When it comes to safety eyewear, size does matter

By Paul Stathis, Editor
Tuesday, 20 November, 2007


Safety eyewear is an essential part of PPE for many industries, protecting workers' eyes from eye trauma. But just issuing workers with safety glasses and instructing them to wear them isn't enough in itself to ensure adequate protection is provided. How do you make sure workers are happy to wear them?

Australia and New Zealand are multicultural societies and it's not politically incorrect to say that different races in Australia and New Zealand have different-sized and -shaped heads and facial characteristics. It's also not uncommon for many different races and age groups to work in the same facility but be issued with exactly the same safety glasses.

While most Europeans have average-sized noses that easily support safety glasses, Asians typically have small noses that don't really support the average-sized safety glasses. So you can visualise how an Asian worker might struggle to keep safety glasses that are clearly too big to sit on the bridge of their nose while doing their job. Similarly, a man from the Pacific Islands might have a wider face than say an Anglo-Saxon man, so average-sized glasses would be very uncomfortable for the Pacific Islander to wear.

Under these and other similar circumstances of poor fitting safety eyewear, it wouldn't be out of the question for some people to occasionally not wear their safety glasses while on the job, even though they have been provided with them and instructed to wear them.

But, according to Andrew O'Hanlon, director of safety eyewear and vision testing company, Occhio Vision Care, many OHS managers and supervisors don't take these variables into consideration when supplying safety eyewear to their staff: "When it comes to safety eyewear, many really do think that one size fits all. But we all acknowledge that people have different-sized feet and safety officers are diligent to make sure the right size shoes are worn for workers' comfort. Eyewear should be treated in the same way and for the same reason - comfort. Get that right, that is, make safety glasses comfortable to wear, and people will wear them as required."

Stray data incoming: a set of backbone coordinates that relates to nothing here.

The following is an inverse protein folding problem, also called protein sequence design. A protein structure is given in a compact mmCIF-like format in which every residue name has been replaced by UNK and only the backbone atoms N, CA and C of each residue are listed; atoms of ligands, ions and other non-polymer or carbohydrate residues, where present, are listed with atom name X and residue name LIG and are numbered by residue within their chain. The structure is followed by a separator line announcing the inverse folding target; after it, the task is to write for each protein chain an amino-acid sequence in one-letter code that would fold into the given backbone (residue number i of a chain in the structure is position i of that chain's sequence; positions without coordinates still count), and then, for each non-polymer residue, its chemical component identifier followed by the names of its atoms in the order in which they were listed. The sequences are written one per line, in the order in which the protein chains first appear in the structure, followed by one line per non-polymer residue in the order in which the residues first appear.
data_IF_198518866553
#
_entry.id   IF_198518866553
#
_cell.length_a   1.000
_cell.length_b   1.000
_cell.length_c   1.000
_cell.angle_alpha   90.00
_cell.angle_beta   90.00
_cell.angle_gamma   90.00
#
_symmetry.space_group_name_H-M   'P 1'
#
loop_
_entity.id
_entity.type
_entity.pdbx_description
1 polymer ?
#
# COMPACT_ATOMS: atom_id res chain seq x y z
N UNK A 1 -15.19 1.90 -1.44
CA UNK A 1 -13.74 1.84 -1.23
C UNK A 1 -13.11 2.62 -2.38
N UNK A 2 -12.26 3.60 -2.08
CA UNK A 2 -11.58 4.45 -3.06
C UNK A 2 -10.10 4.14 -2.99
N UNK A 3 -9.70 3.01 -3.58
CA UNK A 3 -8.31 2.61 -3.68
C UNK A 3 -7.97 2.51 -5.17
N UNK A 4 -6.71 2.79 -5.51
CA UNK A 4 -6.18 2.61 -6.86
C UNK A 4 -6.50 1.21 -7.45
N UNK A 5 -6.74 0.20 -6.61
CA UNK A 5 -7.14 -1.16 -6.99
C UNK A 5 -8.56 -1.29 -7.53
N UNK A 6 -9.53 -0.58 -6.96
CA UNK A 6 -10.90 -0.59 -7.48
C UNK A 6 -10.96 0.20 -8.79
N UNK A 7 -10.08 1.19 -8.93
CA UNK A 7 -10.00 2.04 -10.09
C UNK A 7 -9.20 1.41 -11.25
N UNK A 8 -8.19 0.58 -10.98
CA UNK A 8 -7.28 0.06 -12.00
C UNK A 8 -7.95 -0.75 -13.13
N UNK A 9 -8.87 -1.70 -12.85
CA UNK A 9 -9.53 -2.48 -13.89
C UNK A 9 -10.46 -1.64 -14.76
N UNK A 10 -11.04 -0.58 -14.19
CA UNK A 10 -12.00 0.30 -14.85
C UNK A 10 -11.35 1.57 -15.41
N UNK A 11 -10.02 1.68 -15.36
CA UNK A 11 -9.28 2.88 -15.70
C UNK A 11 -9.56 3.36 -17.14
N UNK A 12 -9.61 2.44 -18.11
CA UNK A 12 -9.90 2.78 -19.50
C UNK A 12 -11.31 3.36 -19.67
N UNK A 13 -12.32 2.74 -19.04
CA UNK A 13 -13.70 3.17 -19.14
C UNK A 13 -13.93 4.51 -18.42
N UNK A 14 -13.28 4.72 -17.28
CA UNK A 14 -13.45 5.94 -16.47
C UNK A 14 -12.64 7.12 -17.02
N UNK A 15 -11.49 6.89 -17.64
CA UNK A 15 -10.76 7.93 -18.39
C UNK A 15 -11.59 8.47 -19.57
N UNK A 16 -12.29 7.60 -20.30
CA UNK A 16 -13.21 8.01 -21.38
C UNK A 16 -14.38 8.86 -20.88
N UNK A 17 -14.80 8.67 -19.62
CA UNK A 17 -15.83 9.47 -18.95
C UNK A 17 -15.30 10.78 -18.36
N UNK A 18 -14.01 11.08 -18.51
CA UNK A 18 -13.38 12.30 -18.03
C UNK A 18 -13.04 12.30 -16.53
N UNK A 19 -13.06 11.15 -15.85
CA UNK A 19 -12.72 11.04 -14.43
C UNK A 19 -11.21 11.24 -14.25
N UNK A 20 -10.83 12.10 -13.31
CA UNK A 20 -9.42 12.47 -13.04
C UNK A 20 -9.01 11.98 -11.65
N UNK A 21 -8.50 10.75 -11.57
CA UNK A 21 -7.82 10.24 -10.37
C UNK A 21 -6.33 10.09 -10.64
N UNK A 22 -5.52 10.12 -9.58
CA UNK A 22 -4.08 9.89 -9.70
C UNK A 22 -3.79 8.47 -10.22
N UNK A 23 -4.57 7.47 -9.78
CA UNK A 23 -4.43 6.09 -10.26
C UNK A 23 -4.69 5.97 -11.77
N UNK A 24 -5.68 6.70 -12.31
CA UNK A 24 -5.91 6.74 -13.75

It's common for workers to be issued with PPE for their jobs and be given some latitude in choosing different colours and styles of footwear, gloves and safety glasses based on personal preferences, so long as it fits within the company's parameters. So if employers go to that much trouble to keep their workers happy, it's only a minor extra step to cater for variations in workers' facial structures to close the loop on worker safety and comfort. Comfort is often a catalyst in worker happiness.

O'Hanlon advises that some of the key facial characteristics that vary from person to person are width of head at temples, distance from eyes to ears, size and positioning of nose bridge and distance between eyes. Prescription lenses also need to be accommodated by the frames, which can introduce another set of dimensional parameters, especially for 'high short-sightedness'. These are some of the variables to consider in selecting safety eyewear to ensure they are comfortable.

"Do you know the current vision status of your employees?" asks O'Hanlon. "It's important to know this to ensure workers are not knowingly or unknowingly contributing to an unsafe workplace because of either poor eyesight or uncomfortable safety eyewear that they endeavour to avoid wearing."

"Leading safety eyewear manufacturers not only offer a range of styles and colours to suit people's preferences, but also many sizes to suit people's different facial structures. Seek the advice of a safety eyewear professional to assist you in providing the right ones for your workers."

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